If you are looking at the topside area of a boat, and the surface has a gloss/shiny finish, the options are mainly Gelcoat or marine paint.
To tell these apart, you can use a couple of methods:
One method is to use rubbing alcohol on a white cloth and rub it over an inconspicuous area of the hull. If the surface starts to shine, then it’s likely that you have Gelcoat. Another option is to take a piece of sandpaper and gently rub it over an area where the finish appears smooth. If the paper doesn’t snag and pull up any fibers from the surface, then it’s most likely Gelcoat as well.
If you are looking at the bottom of the boat, and the surface has a dull, flat sheen finish you most likely have some type of antifouling bottom paint. The two most popular bottom paints are self-polishing ablative and hard bottom paint.
The self-polishing ablative bottom paints work like a bar of soap, once the boat moves in the water or there is a current and or tide, the outer layer slowly wears away. It is easy to tell when a boat is painted with ablative bottom paint, simply rub it with a dry rag in an inconspicuous area of the hull. If the paint easily rubs off, you most likely have a self-polishing ablative bottom paint.
Note: compatibility within bottom paints can be tricky, we recommend checking the compatibility chart of the new bottom paint you are interested in applying, to ensure you prepare the surface correctly.
Here are the bottom paint compatibility and cross-references charts by bottom paint manufacturer:
In this article, we will briefly describe some of the different types of boat paint that can be used to repair, restore, protect, and make your boat looks its best.
Topside boat paint is a type of paint you apply above the waterline of a boat. This can include the sides of the hull, deck, as well as interior. Marine topside paints usually consist of one-part polyurethane, two-part polyurethane, and alkyd marine enamel. There are also buffable, two-part acrylic urethanes. Due to the sun’s rays, your boat is vulnerable to UV damage so coating your upper hull and deck with good topside paint can go a long way to protecting your boat.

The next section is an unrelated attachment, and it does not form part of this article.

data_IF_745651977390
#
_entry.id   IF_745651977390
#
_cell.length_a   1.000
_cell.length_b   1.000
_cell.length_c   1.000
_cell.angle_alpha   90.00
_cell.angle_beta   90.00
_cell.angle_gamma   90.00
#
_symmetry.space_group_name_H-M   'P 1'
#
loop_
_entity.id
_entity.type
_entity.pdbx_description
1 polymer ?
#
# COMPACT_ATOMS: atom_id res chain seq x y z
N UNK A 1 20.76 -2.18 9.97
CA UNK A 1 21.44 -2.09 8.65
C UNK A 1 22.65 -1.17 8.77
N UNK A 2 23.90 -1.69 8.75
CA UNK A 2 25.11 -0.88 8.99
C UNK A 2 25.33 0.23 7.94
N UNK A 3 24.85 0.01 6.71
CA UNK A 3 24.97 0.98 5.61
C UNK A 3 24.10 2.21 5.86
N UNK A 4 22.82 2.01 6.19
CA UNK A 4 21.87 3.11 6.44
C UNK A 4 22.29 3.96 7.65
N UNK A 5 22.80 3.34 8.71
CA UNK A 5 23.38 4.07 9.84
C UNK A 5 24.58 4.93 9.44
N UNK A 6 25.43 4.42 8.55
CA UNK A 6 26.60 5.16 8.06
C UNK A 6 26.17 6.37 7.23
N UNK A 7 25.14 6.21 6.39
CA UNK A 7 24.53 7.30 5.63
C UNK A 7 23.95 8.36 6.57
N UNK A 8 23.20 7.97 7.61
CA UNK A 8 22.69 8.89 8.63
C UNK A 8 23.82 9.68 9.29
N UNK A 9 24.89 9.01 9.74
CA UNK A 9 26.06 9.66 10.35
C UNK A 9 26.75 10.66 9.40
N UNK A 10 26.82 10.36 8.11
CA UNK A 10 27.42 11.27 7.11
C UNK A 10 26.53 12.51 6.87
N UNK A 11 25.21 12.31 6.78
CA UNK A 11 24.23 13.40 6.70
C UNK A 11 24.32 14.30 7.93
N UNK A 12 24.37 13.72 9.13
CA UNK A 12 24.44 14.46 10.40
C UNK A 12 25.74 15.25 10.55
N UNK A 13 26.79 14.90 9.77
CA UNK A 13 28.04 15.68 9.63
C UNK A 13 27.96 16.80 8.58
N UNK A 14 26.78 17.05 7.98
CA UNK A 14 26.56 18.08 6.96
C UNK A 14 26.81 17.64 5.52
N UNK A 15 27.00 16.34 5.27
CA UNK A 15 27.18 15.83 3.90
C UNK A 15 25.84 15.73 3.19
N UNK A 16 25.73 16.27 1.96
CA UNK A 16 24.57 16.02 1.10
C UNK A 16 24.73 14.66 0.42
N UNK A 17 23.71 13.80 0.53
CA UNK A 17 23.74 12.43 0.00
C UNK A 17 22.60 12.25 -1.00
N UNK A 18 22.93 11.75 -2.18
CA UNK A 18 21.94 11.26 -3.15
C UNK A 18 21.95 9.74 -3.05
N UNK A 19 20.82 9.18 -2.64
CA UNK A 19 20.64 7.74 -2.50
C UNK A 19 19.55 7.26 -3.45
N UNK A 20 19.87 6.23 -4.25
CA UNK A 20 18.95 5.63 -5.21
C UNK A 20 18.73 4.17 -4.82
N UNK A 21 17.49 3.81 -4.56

Aluminum boat paint can be used for many purposes including to camouflage, decorate, refurbish, or restore and touch up aluminum boat surfaces. Paint that is safe for aluminum and can be applied without a primer and can be used below or above the waterline. If you don’t take care of your aluminum boat, it will eventually start to show its age. One way to keep your aluminum boat looking new is to touch up the paint when it starts to fade or chip. Touching up the paint on your aluminum boat is a relatively simple process.
Aluma Hawk is a high-solids, quick drying corrosion inhibiting coating designed for use on aluminum. It requires no primer and can be applied below or above the waterline with no antifouling characteristics; it also contains dual purpose phenolic resin which makes it possible to use as both primer (for metals) AND topcoat if needed!
Duralux Paint is available in a variety of colors to satisfy the most discriminating boat owner’s eye, Duralux offers a complete line of products including enamels and spar varnish. Duralux aluminum boat paint is a solid choice for those who want great protection for their aluminum boat.
Fiberglass coatings usually consist of gelcoat, gelcoat putties, resins, restoration solutions, repair kits, and tools/materials. Gel coats are often used to touch up or repair a boat’s finish. They have a much shorter shelf life and can be a lot more difficult to apply than paint so the manufacturer’s instructions must be carefully followed to ensure a successful result.